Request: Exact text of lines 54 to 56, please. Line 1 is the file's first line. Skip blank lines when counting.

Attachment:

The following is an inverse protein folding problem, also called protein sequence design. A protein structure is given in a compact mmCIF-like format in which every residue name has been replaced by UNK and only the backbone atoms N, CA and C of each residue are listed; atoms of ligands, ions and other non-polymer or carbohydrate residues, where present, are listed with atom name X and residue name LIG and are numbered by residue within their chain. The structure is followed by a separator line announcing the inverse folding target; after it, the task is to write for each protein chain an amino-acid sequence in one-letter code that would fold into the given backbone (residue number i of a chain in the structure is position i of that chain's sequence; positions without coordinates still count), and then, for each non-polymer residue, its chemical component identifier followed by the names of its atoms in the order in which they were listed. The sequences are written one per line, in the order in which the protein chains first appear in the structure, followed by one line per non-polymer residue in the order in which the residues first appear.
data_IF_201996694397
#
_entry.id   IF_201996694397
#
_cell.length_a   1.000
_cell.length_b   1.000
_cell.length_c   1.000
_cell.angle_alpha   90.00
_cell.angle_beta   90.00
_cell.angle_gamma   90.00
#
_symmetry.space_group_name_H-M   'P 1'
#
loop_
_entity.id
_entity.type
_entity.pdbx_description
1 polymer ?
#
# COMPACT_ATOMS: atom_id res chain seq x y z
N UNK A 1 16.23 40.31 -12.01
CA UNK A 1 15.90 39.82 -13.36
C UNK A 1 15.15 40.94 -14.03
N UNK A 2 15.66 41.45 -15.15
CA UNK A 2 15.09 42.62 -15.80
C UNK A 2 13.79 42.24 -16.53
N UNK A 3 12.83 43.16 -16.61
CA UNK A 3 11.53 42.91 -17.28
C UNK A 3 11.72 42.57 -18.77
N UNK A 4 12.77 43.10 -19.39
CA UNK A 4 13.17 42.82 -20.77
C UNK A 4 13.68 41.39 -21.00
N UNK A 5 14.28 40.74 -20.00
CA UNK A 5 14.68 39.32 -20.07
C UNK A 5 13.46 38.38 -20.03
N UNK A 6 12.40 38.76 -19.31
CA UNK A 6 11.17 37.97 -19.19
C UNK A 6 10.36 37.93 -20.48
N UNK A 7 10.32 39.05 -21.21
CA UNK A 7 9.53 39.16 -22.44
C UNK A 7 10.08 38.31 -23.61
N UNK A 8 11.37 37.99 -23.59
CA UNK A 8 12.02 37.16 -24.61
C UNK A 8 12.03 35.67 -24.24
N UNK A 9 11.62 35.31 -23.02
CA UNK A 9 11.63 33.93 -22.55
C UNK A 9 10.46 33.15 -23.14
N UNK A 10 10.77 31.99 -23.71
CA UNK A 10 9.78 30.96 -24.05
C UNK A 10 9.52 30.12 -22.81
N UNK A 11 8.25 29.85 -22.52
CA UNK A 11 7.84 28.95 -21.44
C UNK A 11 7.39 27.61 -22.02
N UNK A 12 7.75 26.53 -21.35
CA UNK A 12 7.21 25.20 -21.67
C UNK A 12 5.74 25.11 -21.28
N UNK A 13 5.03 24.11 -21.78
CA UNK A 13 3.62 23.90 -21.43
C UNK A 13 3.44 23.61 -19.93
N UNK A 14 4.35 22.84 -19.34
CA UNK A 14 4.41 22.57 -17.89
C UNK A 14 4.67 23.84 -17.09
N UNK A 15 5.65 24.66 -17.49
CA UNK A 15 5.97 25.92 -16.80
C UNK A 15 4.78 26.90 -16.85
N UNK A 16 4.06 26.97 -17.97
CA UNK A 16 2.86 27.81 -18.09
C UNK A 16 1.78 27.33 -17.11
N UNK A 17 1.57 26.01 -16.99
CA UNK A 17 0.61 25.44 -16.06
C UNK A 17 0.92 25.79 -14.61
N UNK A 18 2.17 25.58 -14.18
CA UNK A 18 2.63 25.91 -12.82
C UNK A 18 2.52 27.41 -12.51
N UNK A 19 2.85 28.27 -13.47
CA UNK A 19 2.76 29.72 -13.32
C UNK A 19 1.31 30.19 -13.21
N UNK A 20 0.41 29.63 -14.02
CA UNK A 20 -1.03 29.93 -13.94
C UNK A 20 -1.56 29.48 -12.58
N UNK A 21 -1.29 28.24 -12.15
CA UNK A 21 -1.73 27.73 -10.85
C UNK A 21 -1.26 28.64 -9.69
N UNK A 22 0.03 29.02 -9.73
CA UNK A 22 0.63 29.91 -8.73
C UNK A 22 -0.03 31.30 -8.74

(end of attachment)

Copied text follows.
C UNK A 11 7.39 27.61 -22.02
N UNK A 12 7.75 26.53 -21.35
CA UNK A 12 7.21 25.20 -21.67